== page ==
So yes. I resolve to get back to vacation, but let my eagerness to post this be evidence of the quality of the book and not (as is also likely the case) my inability to take a proper rest.
Karan Mahajan’s The Association of Small Bombs was on the New York Times list for the best books of 2016. I went through the list and requested books at the library, most of the list had a wait list dozens, or hundreds, deep. Not so for The Association of Small Bombs. It was on the shelf at my preferred location. Maybe because I was requesting books the same day the list came out? Or maybe because readers are silly and thought they wouldn’t like a book about terrorism in India? Whatever the case: be me and get yourself to the front of the line to read this one. It’s terrific. Continue reading
It was tempting to cheat on this one and wait until after bookclub tonight to post my reaction to André Alexis’ Fifteen Dogs, with the thought that my ideas would be much more refined after discussion with my smart and insightful bookclub friends. But you only have me, and so you’ll have to make do with my pre-discussion, pre-wine interpretation. Continue reading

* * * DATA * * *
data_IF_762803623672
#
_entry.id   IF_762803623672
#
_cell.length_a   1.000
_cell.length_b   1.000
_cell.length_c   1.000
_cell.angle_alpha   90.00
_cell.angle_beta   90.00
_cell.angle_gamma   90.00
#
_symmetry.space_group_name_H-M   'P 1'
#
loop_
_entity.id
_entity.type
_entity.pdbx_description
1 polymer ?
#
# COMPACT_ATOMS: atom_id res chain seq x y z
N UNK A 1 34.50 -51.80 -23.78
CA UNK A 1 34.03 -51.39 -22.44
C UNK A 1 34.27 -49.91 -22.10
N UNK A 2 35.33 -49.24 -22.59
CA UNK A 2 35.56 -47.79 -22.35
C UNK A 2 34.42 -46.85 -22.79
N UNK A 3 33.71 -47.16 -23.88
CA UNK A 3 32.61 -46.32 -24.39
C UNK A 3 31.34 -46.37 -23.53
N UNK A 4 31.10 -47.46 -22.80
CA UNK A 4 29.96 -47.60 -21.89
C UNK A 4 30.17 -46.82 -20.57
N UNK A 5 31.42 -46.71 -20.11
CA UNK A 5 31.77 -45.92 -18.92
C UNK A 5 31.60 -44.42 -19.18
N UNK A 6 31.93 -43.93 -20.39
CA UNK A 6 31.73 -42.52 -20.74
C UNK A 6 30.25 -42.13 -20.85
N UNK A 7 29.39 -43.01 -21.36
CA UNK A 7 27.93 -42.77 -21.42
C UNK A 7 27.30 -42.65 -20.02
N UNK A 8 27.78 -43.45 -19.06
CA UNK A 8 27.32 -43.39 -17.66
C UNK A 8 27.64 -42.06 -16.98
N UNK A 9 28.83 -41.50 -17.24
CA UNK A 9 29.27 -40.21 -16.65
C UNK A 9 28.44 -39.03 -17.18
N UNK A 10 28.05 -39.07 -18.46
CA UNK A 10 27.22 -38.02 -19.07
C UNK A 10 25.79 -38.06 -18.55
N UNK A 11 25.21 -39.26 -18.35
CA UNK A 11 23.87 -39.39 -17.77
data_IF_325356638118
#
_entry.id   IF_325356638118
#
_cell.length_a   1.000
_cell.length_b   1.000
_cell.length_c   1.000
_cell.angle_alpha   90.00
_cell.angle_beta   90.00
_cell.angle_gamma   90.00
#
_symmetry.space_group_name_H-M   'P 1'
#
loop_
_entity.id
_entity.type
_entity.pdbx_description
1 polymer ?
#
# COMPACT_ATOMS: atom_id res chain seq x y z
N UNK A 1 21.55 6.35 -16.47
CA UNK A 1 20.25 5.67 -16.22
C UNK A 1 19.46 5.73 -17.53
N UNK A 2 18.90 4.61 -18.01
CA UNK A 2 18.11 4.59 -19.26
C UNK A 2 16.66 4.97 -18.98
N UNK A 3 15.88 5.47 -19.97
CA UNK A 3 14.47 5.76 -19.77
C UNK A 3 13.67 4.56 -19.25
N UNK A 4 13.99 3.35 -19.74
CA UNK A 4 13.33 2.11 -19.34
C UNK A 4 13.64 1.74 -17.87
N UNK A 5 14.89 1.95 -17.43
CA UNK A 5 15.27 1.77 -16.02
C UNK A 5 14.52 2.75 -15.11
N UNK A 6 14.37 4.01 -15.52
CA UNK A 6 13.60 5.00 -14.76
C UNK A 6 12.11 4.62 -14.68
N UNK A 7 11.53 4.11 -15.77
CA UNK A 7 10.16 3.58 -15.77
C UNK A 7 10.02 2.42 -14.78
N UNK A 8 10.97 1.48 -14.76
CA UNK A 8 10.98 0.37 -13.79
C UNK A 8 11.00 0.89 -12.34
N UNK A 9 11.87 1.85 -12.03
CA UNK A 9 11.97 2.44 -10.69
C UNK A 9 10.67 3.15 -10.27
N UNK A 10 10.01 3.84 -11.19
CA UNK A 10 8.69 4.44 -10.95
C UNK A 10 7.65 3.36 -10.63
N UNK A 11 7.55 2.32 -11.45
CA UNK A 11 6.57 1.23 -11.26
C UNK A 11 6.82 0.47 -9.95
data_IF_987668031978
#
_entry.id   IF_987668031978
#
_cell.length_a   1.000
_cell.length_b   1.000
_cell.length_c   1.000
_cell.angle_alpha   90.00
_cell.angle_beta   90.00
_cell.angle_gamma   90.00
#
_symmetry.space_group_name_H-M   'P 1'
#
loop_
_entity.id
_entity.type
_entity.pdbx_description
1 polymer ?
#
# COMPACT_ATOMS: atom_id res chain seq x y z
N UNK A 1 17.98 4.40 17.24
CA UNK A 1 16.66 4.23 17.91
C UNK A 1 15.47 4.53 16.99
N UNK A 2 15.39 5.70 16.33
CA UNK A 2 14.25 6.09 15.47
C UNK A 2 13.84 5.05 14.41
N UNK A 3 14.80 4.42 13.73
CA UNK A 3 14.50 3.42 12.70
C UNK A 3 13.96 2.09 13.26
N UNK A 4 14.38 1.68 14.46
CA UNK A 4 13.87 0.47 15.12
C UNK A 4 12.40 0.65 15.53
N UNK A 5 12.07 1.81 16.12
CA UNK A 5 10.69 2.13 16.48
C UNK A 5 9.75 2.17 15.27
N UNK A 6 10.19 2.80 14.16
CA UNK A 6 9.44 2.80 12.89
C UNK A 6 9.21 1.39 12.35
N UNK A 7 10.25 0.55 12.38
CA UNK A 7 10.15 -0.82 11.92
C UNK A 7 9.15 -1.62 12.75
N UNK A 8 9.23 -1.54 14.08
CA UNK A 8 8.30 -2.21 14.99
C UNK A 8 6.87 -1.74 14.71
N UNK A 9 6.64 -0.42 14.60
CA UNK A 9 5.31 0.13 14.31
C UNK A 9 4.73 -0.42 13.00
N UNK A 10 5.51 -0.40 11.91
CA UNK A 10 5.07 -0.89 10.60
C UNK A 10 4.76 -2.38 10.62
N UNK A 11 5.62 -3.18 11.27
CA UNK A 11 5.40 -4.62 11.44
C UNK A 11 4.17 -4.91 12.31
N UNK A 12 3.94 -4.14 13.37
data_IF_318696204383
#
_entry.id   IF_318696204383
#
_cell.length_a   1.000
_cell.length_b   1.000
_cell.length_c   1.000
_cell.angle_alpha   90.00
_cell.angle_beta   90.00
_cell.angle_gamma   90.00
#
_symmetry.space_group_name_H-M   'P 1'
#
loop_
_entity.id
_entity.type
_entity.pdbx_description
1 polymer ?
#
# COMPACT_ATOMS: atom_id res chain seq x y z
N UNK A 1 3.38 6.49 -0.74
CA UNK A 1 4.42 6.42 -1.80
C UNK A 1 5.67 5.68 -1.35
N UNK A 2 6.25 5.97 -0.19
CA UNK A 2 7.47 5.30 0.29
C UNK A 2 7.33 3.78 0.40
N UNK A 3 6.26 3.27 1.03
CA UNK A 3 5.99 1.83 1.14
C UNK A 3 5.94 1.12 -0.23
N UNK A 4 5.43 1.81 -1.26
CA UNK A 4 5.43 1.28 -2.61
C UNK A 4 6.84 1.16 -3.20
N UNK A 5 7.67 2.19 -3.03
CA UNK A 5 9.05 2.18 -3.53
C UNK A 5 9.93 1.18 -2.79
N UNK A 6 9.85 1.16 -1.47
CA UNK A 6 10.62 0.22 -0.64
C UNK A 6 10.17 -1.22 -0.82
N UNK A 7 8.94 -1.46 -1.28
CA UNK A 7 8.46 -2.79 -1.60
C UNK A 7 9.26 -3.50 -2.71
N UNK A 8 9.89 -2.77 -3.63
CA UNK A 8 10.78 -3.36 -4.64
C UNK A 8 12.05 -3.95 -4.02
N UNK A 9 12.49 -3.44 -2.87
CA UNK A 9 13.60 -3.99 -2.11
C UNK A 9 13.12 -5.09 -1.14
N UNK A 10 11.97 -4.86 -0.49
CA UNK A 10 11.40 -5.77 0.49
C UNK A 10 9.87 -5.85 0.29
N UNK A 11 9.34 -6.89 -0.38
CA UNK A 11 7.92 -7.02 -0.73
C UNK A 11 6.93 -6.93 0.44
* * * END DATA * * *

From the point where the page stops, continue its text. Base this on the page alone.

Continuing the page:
There are many things to fear. We are taught and reminded and encouraged to fear what we don’t know, who we don’t know and to never ask questions about the things about which we are told to be afraid. The things we should be afraid of – car accidents and sitting at desks – are trumped (or are Trump) by hyperbolic headlines of xenophobia and a capitalist impulse to make us buy our way out of anxiety. Michael Christie’s excellent, If I Fall, if I die (which until now I remembered as ‘If I Fall, I die’ – a telling slip of my memory) asks us to reconsider how we come to be afraid and the bravery of encountering those fears (and what motivates us to do so: loyalty, love, stubbornness).
Our story follows Will (a clever naming as so much of the character is about choice, what he will do and what he wills himself to do) and his mother, who experiences agoraphobia, along with many other and cascading fears, to a degree that she raises Will within her childhood home in Thunder Bay. The plot takes off when, in the first chapter, Will finds himself Outside and begins realizing the way his mother has constructed their world as one filled with fear bears little relationship to the reality of what is, or should be, threatening.